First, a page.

Interactive resources for schools

Select an age range to seek interactive content for...

Hair erector muscles

Tiny muscles which pull the hairs in the skin upright.

Subcutaneous layer

The lowest layer of the skin made up mainly of insulating fat cells.

Sebaceous gland

Glands in the skin around the hair follicles which produce oil to remove dust and bacteria and to help waterproof the skin. The gland opens onto the top of the hair follicle

Hair follicle

Pits in the epidermis of the skin which grow hairs.

Cell division

The process by which a parent cell divides into two daughter cells

Blood vessels

The tubes through which blood is carried around the body eg arteries, veins and capillaries

Sweat glands

The glands which form and release sweat to cool the body as the core temperature rises.

Capillary

Very small blood vessel with walls made of a single layer of epithelial cells. Exchange of materials, such as nutrients, oxygen and carbon dioxide, takes place between the blood and the cells of the body across the capillary walls.

Epidermis

The outer layer of the skin. Cells in the lower epidermis divide constantly. As they move up towards the surface, the cells flatten and develop tough keratin fibres. Then they die and flake off.

Friction

The action of one surface rubbing against another.

Melanin

Dark brown or black pigment found in the skin, hair and irises of the eyes. The skin produces more melanin when exposed to the sun.

Keratin

A fibrous protein from which, for example, hair is made.

Dermis

A layer of connective tissue containing capillaries, sensory nerve endings, lymphatic vessels, sweat glands and hair follicles.

Tissue

A group of cells in an organism that are specialised to work together to carry out a particular function.

Nerve

A bundle of neurones - it may be all sensory neurones, all motor neurones or a mixture of both

Skin structure and function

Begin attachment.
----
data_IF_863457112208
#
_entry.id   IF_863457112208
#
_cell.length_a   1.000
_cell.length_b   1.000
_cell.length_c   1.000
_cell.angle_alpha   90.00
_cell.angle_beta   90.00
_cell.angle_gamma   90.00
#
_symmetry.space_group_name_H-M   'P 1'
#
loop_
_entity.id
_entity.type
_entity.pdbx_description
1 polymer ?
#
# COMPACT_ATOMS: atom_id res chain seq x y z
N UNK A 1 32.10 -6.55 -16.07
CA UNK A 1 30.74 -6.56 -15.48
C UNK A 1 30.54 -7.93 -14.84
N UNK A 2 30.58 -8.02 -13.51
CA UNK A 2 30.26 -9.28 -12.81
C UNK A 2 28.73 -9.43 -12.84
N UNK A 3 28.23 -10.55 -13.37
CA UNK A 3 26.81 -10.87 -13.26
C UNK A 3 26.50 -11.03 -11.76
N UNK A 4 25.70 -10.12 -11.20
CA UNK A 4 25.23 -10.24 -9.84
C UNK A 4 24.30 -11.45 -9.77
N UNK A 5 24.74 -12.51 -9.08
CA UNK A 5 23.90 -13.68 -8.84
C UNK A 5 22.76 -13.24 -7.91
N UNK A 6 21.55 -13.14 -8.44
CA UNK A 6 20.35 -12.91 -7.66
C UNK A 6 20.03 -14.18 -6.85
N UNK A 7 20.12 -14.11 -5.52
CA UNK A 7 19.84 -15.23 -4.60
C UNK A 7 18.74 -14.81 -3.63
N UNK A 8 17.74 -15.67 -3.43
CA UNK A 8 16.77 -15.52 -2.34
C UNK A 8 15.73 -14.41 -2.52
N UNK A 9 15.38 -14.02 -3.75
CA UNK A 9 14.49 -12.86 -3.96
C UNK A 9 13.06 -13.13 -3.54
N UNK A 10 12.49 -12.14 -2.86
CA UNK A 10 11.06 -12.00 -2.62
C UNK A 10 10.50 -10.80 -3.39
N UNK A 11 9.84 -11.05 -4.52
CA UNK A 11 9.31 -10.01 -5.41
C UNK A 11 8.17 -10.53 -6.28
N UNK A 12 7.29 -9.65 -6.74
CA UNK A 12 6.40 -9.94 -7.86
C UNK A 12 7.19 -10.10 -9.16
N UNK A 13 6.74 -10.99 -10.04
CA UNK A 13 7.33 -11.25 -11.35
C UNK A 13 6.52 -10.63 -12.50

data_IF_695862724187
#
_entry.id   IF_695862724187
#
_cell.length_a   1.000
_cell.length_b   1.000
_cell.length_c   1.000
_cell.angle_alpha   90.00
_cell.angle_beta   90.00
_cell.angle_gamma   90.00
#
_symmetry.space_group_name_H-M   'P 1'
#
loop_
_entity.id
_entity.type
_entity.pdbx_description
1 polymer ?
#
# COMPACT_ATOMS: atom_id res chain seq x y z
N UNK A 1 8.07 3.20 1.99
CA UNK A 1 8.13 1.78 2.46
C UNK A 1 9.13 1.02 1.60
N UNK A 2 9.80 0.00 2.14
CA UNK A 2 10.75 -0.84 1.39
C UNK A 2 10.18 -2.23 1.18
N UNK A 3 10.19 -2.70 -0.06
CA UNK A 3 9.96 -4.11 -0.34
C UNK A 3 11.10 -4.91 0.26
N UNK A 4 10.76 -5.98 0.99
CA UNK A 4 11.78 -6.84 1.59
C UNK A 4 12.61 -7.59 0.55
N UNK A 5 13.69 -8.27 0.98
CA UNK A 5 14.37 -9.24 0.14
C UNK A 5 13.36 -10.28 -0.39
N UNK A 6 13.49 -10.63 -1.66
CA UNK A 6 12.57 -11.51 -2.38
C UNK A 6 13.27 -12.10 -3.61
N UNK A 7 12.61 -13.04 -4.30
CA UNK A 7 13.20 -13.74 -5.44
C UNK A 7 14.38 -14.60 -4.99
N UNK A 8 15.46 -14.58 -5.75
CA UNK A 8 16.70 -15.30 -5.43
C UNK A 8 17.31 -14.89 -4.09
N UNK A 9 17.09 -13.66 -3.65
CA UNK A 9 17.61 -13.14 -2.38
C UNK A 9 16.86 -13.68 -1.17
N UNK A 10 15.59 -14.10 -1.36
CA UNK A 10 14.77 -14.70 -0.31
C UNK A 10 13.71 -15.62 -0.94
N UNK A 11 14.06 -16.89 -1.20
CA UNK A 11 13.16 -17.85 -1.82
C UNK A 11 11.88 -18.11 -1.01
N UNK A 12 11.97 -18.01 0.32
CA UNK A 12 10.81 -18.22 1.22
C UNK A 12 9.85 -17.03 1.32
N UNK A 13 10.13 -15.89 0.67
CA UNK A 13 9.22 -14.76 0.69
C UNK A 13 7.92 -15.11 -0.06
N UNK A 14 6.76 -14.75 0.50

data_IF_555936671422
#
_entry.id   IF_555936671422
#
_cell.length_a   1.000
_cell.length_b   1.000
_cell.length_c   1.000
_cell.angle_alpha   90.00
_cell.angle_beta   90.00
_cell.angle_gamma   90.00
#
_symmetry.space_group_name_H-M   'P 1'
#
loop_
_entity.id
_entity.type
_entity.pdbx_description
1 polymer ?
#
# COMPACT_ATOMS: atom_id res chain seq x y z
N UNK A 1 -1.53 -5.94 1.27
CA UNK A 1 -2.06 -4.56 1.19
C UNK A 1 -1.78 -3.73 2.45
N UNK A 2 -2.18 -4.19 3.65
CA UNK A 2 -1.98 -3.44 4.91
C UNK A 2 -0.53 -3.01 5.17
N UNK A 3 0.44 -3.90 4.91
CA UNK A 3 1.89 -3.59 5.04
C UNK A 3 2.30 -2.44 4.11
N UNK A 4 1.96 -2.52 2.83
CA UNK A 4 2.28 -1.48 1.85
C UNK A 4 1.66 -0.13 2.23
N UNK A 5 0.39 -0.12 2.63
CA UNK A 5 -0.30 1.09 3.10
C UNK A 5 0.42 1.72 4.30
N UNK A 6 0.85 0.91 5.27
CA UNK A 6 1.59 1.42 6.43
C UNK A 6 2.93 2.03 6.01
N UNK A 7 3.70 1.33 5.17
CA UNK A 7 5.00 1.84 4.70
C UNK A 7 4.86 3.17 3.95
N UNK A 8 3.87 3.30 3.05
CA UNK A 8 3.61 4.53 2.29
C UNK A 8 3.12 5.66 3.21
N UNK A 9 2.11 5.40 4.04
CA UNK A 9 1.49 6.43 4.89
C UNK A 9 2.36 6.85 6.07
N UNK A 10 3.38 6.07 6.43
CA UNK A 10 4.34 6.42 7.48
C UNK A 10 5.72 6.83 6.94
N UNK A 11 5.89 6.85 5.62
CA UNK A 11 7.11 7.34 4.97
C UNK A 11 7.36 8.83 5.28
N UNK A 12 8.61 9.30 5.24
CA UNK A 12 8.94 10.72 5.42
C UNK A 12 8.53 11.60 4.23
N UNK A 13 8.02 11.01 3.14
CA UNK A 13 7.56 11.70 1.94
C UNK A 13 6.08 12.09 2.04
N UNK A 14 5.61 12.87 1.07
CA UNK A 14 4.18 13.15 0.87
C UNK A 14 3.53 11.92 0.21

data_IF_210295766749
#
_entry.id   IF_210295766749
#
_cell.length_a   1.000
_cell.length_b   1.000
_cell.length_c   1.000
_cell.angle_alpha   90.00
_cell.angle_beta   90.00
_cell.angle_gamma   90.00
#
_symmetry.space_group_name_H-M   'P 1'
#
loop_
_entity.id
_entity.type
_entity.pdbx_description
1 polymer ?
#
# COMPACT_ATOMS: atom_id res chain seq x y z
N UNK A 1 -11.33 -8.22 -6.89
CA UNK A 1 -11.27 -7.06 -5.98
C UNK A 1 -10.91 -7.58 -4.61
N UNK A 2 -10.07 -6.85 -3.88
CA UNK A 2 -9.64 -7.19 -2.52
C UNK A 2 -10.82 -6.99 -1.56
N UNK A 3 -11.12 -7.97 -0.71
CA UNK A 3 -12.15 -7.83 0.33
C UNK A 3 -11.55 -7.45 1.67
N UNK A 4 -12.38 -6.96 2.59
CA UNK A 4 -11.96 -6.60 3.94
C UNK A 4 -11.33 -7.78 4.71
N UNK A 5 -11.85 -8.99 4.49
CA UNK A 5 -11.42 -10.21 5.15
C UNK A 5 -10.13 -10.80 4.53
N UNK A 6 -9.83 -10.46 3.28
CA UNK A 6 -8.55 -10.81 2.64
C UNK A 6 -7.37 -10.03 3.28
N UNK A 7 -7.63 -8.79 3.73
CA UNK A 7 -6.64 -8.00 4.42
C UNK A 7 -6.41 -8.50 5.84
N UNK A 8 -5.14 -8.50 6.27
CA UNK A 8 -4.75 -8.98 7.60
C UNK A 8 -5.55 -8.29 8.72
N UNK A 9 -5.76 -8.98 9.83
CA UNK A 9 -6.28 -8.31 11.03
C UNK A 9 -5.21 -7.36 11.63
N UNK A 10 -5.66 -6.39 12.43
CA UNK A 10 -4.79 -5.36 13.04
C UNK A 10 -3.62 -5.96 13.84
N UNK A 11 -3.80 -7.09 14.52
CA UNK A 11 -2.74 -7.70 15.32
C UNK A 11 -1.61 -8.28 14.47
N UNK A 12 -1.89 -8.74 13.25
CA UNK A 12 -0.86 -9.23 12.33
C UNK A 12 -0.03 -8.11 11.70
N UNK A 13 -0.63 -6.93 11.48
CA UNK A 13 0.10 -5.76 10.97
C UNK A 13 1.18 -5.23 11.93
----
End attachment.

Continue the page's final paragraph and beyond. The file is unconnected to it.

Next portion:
The structure of the skin

The skin is a very important organ. It is a waterproof barrier over the surface of your body, it keeps out infection, it protects the delicate tissues underneath and it can repair itself if it is damaged.

In homeostasis, the skin plays a very important part in maintaining the body temperature within narrow limits. It is important both for losing heat when your core temperature goes up and for conserving heat if your core temperature starts to fall. The structure of the skin is very well adapted to its function in temperature control.

Structure of the skin

The skin has three main layers - the epidermis, the dermis and the subcutaneous layer.

Layers of the skin

The epidermis is on the outside. This has a basal layer which is always forming new cells through cell division so the epidermis is made up from layers of cells. The new cells gradually move towards the surface, which takes 1-2 months. As they move up they gradually die, become flattened and develop keratin. The outermost layer of the epidermis is made of flat dead cells which are continually worn away by friction. The keratin and oil from the sebaceous glands help to make the skin waterproof.

The dermis is the middle layer. It contains

  • Connective tissue - packs and binds the other structures in the skin.
  • Elastic fibres - make the skin stretchy and resilient.
  • Capillaries - tiny blood vessels which are supplied by arterioles.
  • Hair erector muscles - to move the position of the hairs.
  • Sensory cells - these respond to sense touch, pressure, heat, cold and pain.
  • Nerve fibres - to activate muscles and glands and relay messages from the sensory cells to the brain.
  • Pigment cells which produce melanin - a very dark pigment.
  • Sweat glands which open onto the surface as pores.
  • Hair follicles - pits in the epidermis which grow hairs.
  • Sebaceous glands - produce oil to keep hair follicle free from dust and bacteria, and to help to waterproof the skin.

The subcutaneous layer is the final layer of the skin. This is a layer of fat found in the lower part of the dermis and underneath it. The thickness of this layer varies depending on the place in the body and from person to person. A store of fat is useful to the body as insulation and it can be used for energy when the intake of nutrients is insufficient.

Skin section

A simple section through the skin

Question 4


Quiz Print
a)
Where, in the skin, are the cells which divide to form new cells?
b)
What eventually happens to the cells of the epidermis?
c)
Name the structures in the dermis which move the hairs?
d)
Name the structures in the dermis which produce oil?
e)
Name three other structures found in the dermis?